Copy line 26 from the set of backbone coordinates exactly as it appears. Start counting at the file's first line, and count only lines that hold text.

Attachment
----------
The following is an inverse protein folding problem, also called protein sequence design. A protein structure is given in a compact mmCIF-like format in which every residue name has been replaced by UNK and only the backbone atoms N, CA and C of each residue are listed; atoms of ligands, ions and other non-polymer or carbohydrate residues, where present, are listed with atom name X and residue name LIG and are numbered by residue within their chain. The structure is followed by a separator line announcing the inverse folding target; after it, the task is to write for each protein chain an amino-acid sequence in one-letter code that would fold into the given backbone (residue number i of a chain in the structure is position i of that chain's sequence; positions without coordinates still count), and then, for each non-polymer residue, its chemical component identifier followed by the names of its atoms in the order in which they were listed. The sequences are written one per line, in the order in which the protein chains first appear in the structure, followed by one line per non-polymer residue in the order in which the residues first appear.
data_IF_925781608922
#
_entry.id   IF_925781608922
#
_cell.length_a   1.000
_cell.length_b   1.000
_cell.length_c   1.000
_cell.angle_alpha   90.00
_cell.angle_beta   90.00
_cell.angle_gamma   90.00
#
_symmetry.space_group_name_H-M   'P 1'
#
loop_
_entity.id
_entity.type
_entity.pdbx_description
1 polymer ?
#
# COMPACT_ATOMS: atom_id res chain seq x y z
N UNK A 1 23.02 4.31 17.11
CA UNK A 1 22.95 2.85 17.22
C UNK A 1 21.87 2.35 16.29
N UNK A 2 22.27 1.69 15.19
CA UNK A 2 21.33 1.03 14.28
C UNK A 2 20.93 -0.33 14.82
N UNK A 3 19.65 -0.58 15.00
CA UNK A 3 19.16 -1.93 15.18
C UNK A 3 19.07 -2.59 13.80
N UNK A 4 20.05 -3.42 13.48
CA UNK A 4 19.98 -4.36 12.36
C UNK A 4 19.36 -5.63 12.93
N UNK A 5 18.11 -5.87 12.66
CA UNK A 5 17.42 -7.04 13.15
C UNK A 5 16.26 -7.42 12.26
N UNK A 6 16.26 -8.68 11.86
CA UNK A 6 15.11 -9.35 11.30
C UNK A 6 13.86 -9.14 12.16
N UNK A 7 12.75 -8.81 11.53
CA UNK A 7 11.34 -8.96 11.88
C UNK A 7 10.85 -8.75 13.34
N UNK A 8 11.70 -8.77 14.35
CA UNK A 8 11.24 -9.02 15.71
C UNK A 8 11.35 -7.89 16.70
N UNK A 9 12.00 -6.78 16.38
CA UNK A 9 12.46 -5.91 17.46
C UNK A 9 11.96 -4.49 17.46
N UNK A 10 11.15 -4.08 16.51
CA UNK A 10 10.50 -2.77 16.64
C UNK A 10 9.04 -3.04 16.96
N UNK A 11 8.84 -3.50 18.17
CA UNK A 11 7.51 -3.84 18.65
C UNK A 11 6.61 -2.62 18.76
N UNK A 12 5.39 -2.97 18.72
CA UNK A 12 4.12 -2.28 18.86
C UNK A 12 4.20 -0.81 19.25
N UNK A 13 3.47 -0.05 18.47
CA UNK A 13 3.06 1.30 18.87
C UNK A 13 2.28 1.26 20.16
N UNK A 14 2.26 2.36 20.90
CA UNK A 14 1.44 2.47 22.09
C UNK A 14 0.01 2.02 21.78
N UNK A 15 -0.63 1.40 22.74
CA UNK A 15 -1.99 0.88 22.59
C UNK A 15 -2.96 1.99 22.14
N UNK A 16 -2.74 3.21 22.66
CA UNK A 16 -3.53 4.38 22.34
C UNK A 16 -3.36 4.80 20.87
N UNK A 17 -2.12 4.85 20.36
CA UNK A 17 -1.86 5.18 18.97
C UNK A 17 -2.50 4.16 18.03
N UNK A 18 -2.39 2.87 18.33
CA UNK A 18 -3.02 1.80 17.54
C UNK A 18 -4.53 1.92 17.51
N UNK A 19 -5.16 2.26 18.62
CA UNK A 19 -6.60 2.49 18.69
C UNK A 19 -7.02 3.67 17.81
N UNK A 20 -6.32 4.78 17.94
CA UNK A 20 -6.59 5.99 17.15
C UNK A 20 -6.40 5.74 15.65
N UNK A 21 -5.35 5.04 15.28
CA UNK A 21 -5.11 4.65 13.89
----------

CA UNK A 2 21.33 1.03 14.28